Keep in mind that the multi-million dollar portfolio we calculated was achieved without any further investments after the first 10-year period. And if your child were able to continue to fund his or her Roth IRA account, the tax-free Roth IRA buildup is likely to be even more overwhelming.

     

    Still, many assumptions underlie those accumulations. To begin with, what kind of work can a young child do to earn $5,500 or more? The IRS might be skeptical. The answer is: Lots of things. There’s no reason why you can’t hire your child to do work around your house and lawn or work around your office. If you run your own business, chances are that your business has a website and produces various promotional brochures. If a family theme fits in, you can use young children as models and pay them the going rate. Such pictures on your website or promotional brochures can help illustrate the benefits of your business to potential customers.

     

    As your children grow older, the range of possible employment opportunities will expand, inside and out of the office. Besides the tasks that first come to mind (filing, cleaning, grounds keeping), your teenager (or pre-teen!) might help you establish a social media presence or do market research among peers.

     

    When the child is off to college, you might buy a house near campus so your live-away collegian can avoid dorm fees while earning a management fee if you rent rooms to other students.

     

    Tax Advantages for the Entire Family

     

    As mentioned earlier, hiring your child or grandchild can have immediate tax advantages for your family. Say you have an effective 35% marginal tax rate and you pay your child $5,500 a year. You save $1,925 a year: 35% times $5,500.

     

    There are other tax advantages for hiring your children. For instance, wages paid to a child under age 18 who works for his or her parent’s trade or business are not subject to Social Security and Medicare taxes, as long as the entity is a sole proprietorship or a partnership between the child’s parents. In addition, wages paid to a child under age 21 who works at a parent’s trade or business are not subject to federal unemployment tax.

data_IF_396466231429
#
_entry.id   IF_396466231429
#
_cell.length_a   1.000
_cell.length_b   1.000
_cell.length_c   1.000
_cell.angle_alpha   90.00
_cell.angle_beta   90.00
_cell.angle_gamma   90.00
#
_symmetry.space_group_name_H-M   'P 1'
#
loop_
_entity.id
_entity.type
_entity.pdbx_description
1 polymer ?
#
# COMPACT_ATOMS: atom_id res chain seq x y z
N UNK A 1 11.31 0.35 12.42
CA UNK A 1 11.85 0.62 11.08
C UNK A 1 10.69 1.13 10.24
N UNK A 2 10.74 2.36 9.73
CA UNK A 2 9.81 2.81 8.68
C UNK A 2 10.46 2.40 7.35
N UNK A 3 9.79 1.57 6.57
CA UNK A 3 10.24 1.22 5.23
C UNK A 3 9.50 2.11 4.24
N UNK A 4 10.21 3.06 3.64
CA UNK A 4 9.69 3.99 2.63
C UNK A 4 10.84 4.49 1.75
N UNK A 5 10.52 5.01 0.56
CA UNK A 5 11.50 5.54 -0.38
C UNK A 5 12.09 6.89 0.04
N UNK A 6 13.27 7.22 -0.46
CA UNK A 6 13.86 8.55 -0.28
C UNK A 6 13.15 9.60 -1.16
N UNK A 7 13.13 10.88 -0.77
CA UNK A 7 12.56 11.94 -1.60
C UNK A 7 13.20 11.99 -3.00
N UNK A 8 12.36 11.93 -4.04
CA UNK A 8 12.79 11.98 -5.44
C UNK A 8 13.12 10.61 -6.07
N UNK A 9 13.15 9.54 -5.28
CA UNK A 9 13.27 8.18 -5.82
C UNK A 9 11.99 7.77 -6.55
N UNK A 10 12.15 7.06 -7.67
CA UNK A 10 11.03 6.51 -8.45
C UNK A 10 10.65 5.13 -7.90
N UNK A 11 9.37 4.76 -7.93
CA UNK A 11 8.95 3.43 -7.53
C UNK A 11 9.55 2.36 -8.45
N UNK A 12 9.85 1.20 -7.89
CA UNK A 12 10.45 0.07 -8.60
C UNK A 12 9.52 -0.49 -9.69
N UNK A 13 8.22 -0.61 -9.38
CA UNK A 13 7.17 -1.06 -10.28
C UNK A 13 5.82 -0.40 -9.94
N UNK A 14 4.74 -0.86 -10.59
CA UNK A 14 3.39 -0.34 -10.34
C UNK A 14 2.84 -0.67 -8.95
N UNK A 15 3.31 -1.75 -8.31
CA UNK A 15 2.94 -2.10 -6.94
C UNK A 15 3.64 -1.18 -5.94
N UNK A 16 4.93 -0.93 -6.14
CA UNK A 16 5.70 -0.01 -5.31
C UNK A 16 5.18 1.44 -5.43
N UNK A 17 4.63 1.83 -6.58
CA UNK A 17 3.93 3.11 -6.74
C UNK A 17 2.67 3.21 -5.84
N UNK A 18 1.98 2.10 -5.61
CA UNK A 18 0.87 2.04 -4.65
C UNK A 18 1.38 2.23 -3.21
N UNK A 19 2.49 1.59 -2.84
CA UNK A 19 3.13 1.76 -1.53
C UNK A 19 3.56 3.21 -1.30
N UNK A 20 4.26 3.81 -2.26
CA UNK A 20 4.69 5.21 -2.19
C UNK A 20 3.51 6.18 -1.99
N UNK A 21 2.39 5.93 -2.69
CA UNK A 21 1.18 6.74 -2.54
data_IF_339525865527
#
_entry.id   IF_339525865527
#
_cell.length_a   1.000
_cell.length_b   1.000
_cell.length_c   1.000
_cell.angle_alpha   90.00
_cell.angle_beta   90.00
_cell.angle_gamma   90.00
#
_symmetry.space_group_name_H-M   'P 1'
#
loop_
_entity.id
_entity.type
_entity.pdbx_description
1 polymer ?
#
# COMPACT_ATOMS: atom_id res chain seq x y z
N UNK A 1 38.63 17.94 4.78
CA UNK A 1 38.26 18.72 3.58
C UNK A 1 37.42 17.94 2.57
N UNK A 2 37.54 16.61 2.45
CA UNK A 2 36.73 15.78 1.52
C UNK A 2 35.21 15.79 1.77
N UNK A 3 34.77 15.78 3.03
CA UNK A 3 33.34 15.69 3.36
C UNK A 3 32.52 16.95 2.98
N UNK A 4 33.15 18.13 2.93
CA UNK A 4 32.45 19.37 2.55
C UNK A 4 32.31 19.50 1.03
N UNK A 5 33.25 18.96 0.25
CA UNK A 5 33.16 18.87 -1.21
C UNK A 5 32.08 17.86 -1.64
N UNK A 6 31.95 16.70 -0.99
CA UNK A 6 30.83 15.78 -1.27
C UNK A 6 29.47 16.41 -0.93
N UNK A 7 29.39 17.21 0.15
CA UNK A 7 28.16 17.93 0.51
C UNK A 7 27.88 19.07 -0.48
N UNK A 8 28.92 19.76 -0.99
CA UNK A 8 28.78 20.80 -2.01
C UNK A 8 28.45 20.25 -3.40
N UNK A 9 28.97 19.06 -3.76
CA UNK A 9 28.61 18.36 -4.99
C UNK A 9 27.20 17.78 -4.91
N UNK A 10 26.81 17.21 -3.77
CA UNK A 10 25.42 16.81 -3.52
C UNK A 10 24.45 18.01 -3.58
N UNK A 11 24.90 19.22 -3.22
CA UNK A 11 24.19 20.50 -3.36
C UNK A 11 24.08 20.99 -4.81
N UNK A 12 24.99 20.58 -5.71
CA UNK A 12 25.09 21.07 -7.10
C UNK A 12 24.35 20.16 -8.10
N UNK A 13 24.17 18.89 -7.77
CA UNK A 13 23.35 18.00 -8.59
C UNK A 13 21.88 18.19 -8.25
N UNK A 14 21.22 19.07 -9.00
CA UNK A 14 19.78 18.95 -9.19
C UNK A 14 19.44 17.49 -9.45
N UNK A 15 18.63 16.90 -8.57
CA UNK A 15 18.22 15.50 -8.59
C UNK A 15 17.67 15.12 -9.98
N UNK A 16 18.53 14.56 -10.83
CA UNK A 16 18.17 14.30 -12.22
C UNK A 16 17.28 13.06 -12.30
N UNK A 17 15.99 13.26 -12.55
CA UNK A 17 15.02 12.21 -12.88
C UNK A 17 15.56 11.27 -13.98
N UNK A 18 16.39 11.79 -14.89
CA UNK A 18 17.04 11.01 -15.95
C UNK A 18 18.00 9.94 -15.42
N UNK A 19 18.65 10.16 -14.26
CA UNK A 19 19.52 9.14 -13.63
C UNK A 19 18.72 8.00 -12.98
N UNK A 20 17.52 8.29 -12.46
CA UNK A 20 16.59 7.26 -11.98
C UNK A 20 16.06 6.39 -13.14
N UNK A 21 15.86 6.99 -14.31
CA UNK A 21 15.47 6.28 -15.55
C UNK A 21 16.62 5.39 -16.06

Court cases have upheld deductions for wages paid to very young children, provided the parents could show they were paid fair compensation. And hiring your children can deliver more than tax savings for you and substantial long-term wealth for your child. At an early age, your youngsters can get an idea of what it means to work for money. They can learn values such as being on time, cooperating with other employees, and taking pride in accomplishing the tasks that they’ve been asked to perform.

     

    Such beyond-school education might be largely lost on your three-year-old, but it won’t be long before your children are getting more from the entire exercise than just a Roth IRA.

     

    Indeed, at some point you can begin to discuss investing with your child. It will be his or her retirement fund, so your child should have some idea of how the money is being invested and why. Helping your children to become intelligent investors can be at least as worthwhile as the money you’ll ultimately spend to send them to college!

     

    That brings me to another important consideration: Unlike assets held directly in his or her name, assets held in a retirement account will not affect your child’s ability to obtain financial assistance to pay for college (even though some withdrawals from a Roth IRA can be made without penalty to pay for secondary education).

     

    The same process can be established using no-fee DRIPs. The effect of compounding will be the same, but the dividends thrown off by the companies will be taxable annually at the child’s rate and eventually the gains will be taxed at favorable rates.